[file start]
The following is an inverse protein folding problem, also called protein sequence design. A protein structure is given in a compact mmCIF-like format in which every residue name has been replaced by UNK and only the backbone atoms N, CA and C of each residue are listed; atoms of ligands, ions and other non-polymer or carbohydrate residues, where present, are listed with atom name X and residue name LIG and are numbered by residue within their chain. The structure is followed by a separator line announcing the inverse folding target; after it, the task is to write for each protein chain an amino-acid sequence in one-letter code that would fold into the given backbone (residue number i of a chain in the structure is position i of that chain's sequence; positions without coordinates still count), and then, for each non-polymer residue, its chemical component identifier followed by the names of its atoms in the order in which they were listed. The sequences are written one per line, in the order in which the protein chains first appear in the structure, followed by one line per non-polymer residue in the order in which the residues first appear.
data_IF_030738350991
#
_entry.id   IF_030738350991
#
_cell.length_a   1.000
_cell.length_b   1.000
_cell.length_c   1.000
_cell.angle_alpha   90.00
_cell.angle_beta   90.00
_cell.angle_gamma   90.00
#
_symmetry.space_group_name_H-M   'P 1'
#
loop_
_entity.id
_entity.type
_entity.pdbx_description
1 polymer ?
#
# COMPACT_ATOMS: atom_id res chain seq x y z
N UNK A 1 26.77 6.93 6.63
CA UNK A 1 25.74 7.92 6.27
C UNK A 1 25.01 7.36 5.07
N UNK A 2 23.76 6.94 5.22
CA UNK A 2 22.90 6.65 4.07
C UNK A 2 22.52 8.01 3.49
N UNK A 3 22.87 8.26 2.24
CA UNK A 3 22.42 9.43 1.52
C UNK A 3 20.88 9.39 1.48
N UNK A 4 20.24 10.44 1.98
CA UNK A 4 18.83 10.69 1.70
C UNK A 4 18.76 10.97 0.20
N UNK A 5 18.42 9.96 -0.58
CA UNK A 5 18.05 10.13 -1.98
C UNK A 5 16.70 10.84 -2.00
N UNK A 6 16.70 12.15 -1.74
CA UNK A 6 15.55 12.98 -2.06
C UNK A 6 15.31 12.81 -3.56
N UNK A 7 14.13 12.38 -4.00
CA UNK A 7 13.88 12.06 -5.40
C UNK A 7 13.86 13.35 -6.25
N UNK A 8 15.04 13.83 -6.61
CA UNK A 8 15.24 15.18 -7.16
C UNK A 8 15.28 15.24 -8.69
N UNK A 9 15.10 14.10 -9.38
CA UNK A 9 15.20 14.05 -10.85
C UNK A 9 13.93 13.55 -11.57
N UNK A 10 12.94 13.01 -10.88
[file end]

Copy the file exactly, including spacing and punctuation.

The following is an inverse protein folding problem, also called protein sequence design. A protein structure is given in a compact mmCIF-like format in which every residue name has been replaced by UNK and only the backbone atoms N, CA and C of each residue are listed; atoms of ligands, ions and other non-polymer or carbohydrate residues, where present, are listed with atom name X and residue name LIG and are numbered by residue within their chain. The structure is followed by a separator line announcing the inverse folding target; after it, the task is to write for each protein chain an amino-acid sequence in one-letter code that would fold into the given backbone (residue number i of a chain in the structure is position i of that chain's sequence; positions without coordinates still count), and then, for each non-polymer residue, its chemical component identifier followed by the names of its atoms in the order in which they were listed. The sequences are written one per line, in the order in which the protein chains first appear in the structure, followed by one line per non-polymer residue in the order in which the residues first appear.
data_IF_030738350991
#
_entry.id   IF_030738350991
#
_cell.length_a   1.000
_cell.length_b   1.000
_cell.length_c   1.000
_cell.angle_alpha   90.00
_cell.angle_beta   90.00
_cell.angle_gamma   90.00
#
_symmetry.space_group_name_H-M   'P 1'
#
loop_
_entity.id
_entity.type
_entity.pdbx_description
1 polymer ?
#
# COMPACT_ATOMS: atom_id res chain seq x y z
N UNK A 1 26.77 6.93 6.63
CA UNK A 1 25.74 7.92 6.27
C UNK A 1 25.01 7.36 5.07
N UNK A 2 23.76 6.94 5.22
CA UNK A 2 22.90 6.65 4.07
C UNK A 2 22.52 8.01 3.49
N UNK A 3 22.87 8.26 2.24
CA UNK A 3 22.42 9.43 1.52
C UNK A 3 20.88 9.39 1.48
N UNK A 4 20.24 10.44 1.98
CA UNK A 4 18.83 10.69 1.70
C UNK A 4 18.76 10.97 0.20
N UNK A 5 18.42 9.96 -0.58
CA UNK A 5 18.05 10.13 -1.98
C UNK A 5 16.70 10.84 -2.00
N UNK A 6 16.70 12.15 -1.74
CA UNK A 6 15.55 12.98 -2.06
C UNK A 6 15.31 12.81 -3.56
N UNK A 7 14.13 12.38 -4.00
CA UNK A 7 13.88 12.06 -5.40
C UNK A 7 13.86 13.35 -6.25
N UNK A 8 15.04 13.83 -6.61
CA UNK A 8 15.24 15.18 -7.16
C UNK A 8 15.28 15.24 -8.69
N UNK A 9 15.10 14.10 -9.38
CA UNK A 9 15.20 14.05 -10.85
C UNK A 9 13.93 13.55 -11.57
N UNK A 10 12.94 13.01 -10.88